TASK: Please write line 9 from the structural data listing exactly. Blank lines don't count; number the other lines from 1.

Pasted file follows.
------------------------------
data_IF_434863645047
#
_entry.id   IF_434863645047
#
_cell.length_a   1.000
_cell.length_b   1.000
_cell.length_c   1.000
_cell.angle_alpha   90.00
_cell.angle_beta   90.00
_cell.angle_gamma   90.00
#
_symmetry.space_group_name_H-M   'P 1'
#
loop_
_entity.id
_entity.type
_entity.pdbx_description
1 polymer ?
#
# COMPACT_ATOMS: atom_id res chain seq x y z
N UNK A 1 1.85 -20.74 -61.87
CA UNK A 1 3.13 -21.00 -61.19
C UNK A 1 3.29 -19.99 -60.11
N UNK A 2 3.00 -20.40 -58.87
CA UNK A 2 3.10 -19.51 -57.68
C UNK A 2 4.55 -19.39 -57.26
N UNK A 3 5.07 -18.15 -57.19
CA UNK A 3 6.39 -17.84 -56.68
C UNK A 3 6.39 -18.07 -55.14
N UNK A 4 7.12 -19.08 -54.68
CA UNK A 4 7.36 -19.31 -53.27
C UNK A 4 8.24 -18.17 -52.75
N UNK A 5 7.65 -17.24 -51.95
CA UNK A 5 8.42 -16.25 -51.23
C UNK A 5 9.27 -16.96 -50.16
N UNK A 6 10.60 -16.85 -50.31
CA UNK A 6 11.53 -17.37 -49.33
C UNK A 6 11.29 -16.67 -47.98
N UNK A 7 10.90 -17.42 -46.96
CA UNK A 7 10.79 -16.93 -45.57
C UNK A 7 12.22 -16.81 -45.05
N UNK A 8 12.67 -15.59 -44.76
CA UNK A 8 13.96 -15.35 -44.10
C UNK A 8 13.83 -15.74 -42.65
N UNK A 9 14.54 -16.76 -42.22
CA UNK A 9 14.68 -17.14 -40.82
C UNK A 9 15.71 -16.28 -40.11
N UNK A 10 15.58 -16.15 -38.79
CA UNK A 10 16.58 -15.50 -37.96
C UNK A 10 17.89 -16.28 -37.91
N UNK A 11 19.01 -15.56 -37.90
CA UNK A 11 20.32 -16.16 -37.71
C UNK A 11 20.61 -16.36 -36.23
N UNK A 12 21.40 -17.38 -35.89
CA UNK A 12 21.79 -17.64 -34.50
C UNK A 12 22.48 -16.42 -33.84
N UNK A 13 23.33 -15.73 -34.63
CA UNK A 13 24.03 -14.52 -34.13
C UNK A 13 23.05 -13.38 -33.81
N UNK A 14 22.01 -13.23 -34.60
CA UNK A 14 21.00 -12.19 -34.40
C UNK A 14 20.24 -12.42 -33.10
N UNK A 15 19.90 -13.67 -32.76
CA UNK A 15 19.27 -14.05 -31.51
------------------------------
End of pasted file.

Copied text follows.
_cell.angle_beta   90.00